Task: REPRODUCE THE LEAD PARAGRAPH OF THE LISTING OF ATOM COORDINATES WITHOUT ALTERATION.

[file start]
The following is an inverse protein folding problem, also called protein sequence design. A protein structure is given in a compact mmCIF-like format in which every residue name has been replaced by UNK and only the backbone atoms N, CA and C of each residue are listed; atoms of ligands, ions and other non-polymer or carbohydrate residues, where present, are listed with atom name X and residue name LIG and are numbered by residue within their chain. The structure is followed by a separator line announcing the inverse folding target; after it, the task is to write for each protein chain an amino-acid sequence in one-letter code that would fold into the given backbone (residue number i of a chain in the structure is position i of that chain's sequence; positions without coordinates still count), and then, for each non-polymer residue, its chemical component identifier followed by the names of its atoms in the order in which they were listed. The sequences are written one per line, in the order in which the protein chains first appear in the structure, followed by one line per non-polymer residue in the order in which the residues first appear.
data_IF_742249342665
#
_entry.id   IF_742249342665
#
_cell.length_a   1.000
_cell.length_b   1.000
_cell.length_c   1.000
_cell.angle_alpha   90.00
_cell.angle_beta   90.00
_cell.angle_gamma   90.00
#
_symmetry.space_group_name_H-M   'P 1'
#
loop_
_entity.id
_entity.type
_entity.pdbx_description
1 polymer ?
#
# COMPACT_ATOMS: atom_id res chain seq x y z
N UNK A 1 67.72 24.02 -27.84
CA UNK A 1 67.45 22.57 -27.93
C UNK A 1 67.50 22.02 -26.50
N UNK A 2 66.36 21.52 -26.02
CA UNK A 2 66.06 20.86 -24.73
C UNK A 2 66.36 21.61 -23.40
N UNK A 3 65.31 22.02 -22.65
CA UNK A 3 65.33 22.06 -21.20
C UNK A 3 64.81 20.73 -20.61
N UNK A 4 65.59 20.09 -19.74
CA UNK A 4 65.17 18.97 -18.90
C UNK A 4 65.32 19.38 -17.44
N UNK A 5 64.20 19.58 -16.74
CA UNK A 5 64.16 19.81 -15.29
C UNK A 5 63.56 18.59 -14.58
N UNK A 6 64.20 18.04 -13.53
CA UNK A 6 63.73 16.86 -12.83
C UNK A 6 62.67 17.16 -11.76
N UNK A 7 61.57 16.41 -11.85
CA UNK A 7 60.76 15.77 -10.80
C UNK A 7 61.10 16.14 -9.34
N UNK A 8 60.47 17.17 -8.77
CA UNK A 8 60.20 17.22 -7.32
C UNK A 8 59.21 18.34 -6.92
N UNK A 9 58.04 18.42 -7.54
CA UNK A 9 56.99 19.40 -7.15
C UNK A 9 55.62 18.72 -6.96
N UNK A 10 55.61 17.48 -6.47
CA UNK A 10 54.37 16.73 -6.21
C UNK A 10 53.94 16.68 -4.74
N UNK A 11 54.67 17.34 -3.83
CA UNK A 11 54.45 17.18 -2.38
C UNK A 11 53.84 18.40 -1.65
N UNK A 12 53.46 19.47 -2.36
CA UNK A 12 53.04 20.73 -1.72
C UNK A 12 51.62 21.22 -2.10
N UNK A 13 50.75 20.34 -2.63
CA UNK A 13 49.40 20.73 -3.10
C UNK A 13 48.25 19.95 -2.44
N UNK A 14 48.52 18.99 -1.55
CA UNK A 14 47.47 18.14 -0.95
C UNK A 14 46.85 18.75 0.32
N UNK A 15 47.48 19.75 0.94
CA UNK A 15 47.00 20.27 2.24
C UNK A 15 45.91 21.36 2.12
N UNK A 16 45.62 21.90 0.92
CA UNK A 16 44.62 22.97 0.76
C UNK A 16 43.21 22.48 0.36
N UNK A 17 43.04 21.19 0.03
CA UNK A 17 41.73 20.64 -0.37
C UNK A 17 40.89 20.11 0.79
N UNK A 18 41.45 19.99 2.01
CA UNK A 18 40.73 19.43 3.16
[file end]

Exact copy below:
The following is an inverse protein folding problem, also called protein sequence design. A protein structure is given in a compact mmCIF-like format in which every residue name has been replaced by UNK and only the backbone atoms N, CA and C of each residue are listed; atoms of ligands, ions and other non-polymer or carbohydrate residues, where present, are listed with atom name X and residue name LIG and are numbered by residue within their chain. The structure is followed by a separator line announcing the inverse folding target; after it, the task is to write for each protein chain an amino-acid sequence in one-letter code that would fold into the given backbone (residue number i of a chain in the structure is position i of that chain's sequence; positions without coordinates still count), and then, for each non-polymer residue, its chemical component identifier followed by the names of its atoms in the order in which they were listed. The sequences are written one per line, in the order in which the protein chains first appear in the structure, followed by one line per non-polymer residue in the order in which the residues first appear.